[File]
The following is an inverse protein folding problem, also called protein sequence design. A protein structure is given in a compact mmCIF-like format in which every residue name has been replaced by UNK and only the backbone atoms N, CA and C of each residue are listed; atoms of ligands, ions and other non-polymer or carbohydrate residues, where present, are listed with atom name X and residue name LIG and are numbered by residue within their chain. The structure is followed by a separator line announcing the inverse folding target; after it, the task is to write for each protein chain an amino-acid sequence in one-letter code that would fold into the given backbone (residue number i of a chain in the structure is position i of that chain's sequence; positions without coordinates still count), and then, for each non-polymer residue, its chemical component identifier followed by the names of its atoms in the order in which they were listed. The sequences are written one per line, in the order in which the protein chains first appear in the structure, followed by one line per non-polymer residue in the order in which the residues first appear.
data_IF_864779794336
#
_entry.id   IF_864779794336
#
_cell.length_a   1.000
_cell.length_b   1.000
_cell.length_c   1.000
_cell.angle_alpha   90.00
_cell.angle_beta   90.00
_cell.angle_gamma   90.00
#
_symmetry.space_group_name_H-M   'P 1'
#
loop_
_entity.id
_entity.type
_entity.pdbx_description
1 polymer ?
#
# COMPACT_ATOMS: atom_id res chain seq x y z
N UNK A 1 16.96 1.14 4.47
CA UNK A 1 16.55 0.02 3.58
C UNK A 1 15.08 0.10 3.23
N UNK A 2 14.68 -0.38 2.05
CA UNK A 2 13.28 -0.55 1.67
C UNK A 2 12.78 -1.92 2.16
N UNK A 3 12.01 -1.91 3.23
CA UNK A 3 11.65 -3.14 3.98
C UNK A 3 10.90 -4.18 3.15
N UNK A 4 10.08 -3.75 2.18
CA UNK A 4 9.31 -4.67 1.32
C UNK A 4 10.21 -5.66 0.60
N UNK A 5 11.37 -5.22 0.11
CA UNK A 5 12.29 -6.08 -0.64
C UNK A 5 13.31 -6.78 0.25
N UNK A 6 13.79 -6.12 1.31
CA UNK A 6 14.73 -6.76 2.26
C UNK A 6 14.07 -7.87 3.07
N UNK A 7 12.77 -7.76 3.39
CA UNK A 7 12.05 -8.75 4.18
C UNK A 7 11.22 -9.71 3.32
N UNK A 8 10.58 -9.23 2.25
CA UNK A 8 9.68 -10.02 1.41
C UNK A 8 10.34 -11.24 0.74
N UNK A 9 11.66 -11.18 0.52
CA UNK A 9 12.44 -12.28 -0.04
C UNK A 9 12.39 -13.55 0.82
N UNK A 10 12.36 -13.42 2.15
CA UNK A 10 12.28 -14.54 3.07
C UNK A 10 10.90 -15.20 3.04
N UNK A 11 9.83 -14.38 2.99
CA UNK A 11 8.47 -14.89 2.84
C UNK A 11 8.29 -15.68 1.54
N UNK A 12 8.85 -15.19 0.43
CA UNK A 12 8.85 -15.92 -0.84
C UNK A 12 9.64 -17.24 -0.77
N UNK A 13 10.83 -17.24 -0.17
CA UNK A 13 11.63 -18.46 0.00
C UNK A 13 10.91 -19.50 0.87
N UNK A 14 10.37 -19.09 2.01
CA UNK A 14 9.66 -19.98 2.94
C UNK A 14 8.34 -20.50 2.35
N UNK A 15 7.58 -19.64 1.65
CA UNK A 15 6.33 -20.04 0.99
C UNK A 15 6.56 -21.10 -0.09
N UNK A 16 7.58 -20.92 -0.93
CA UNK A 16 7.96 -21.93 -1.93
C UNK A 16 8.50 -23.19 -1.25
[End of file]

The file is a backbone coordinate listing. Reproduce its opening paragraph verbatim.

The following is an inverse protein folding problem, also called protein sequence design. A protein structure is given in a compact mmCIF-like format in which every residue name has been replaced by UNK and only the backbone atoms N, CA and C of each residue are listed; atoms of ligands, ions and other non-polymer or carbohydrate residues, where present, are listed with atom name X and residue name LIG and are numbered by residue within their chain. The structure is followed by a separator line announcing the inverse folding target; after it, the task is to write for each protein chain an amino-acid sequence in one-letter code that would fold into the given backbone (residue number i of a chain in the structure is position i of that chain's sequence; positions without coordinates still count), and then, for each non-polymer residue, its chemical component identifier followed by the names of its atoms in the order in which they were listed. The sequences are written one per line, in the order in which the protein chains first appear in the structure, followed by one line per non-polymer residue in the order in which the residues first appear.